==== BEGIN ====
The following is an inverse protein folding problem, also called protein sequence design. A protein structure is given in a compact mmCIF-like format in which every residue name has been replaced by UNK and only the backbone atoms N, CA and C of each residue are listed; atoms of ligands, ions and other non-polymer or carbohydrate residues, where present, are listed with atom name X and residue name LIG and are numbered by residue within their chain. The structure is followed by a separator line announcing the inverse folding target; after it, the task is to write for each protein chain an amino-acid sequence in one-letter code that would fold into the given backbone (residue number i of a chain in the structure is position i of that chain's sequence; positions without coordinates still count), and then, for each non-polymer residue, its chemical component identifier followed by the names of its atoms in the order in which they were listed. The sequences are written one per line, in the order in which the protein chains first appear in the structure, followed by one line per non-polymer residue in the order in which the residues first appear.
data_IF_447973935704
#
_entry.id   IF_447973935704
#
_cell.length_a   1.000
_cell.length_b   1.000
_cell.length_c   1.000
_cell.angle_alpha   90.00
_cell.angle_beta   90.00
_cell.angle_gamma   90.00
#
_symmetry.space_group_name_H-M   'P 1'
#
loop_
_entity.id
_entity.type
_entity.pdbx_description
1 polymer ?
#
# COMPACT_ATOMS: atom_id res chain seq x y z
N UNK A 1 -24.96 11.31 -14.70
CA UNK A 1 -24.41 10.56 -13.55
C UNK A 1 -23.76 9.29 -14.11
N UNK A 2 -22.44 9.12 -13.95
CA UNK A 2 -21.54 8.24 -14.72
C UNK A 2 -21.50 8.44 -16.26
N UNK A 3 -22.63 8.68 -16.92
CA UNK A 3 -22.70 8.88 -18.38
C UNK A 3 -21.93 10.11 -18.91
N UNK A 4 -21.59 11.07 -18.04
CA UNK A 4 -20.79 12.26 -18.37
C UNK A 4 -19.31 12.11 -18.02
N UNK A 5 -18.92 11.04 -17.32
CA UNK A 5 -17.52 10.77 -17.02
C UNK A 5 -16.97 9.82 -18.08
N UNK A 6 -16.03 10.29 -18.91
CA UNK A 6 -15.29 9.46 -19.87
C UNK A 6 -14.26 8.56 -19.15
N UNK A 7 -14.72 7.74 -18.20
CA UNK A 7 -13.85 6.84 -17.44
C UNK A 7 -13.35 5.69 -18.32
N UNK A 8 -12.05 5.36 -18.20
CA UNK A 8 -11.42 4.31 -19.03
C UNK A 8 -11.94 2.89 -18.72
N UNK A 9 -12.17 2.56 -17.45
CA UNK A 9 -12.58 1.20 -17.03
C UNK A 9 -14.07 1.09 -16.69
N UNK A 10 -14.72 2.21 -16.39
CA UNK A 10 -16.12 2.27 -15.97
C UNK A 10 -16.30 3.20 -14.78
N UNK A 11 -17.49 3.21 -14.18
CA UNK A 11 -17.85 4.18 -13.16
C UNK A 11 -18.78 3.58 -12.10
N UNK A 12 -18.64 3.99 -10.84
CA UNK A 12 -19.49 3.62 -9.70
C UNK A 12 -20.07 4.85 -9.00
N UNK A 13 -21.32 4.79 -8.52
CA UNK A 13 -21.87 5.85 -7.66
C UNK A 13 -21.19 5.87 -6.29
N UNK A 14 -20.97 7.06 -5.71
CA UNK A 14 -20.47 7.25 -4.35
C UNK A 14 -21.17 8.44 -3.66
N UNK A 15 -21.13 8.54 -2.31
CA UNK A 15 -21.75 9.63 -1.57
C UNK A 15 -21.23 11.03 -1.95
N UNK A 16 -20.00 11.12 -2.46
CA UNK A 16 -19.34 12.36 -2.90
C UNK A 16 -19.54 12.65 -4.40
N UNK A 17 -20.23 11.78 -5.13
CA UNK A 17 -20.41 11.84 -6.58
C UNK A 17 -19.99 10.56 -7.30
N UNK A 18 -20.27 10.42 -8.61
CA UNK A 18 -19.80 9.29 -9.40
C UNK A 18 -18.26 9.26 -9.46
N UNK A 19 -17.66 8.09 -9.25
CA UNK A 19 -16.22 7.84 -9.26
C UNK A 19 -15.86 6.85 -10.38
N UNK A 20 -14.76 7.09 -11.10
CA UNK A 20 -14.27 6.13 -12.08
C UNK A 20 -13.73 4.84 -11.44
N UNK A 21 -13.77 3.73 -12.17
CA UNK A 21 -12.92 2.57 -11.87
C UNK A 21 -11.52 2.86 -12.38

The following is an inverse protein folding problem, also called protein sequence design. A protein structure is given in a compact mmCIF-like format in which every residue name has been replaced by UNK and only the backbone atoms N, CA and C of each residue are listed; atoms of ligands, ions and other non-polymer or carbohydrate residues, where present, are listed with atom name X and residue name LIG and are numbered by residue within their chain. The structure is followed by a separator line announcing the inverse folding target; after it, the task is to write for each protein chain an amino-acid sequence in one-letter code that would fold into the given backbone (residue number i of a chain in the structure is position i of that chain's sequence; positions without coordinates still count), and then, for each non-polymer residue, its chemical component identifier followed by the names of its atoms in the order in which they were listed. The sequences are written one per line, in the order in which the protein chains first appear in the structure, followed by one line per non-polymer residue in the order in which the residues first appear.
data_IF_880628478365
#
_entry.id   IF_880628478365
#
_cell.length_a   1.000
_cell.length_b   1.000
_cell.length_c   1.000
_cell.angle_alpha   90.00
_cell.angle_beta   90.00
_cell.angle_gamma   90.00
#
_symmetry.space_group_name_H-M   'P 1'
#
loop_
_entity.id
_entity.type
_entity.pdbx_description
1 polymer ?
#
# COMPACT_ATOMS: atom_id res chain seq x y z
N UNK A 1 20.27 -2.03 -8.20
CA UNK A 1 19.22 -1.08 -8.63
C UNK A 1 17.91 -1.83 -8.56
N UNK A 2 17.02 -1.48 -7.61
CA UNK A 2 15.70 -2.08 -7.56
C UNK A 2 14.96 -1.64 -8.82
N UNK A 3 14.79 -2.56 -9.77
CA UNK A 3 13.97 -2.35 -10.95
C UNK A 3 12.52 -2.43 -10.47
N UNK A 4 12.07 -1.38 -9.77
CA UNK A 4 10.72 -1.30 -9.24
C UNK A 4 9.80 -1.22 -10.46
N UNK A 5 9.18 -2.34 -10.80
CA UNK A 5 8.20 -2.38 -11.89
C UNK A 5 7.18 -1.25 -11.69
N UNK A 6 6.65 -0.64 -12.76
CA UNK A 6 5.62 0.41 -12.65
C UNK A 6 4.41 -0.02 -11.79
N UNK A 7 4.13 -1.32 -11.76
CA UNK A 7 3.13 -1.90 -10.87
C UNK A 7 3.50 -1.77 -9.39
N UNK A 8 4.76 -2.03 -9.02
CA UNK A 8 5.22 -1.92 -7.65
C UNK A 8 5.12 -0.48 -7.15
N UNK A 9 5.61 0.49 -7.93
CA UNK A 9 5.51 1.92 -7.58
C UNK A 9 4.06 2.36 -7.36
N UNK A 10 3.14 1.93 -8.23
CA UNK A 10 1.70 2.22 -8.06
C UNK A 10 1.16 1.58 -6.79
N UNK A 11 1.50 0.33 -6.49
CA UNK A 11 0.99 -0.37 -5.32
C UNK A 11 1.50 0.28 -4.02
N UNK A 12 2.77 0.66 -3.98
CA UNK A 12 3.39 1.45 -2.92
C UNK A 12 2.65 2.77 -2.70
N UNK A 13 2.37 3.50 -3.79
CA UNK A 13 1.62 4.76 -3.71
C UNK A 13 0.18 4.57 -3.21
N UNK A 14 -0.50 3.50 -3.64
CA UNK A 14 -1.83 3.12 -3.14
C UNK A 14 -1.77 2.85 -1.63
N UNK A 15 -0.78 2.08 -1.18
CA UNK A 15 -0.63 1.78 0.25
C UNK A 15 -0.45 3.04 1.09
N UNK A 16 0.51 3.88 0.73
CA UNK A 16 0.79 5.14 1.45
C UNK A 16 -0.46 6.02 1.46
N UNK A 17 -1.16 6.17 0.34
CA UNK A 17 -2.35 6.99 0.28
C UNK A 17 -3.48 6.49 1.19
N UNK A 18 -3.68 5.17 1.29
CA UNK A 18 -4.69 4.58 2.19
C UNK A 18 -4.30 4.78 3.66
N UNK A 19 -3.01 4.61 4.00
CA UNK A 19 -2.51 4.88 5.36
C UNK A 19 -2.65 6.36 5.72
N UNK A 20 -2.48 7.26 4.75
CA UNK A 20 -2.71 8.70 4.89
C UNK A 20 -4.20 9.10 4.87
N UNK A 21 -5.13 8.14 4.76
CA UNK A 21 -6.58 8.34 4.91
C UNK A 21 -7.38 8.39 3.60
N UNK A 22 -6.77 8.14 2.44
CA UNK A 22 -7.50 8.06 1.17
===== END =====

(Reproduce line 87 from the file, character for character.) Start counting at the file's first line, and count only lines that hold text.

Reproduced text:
#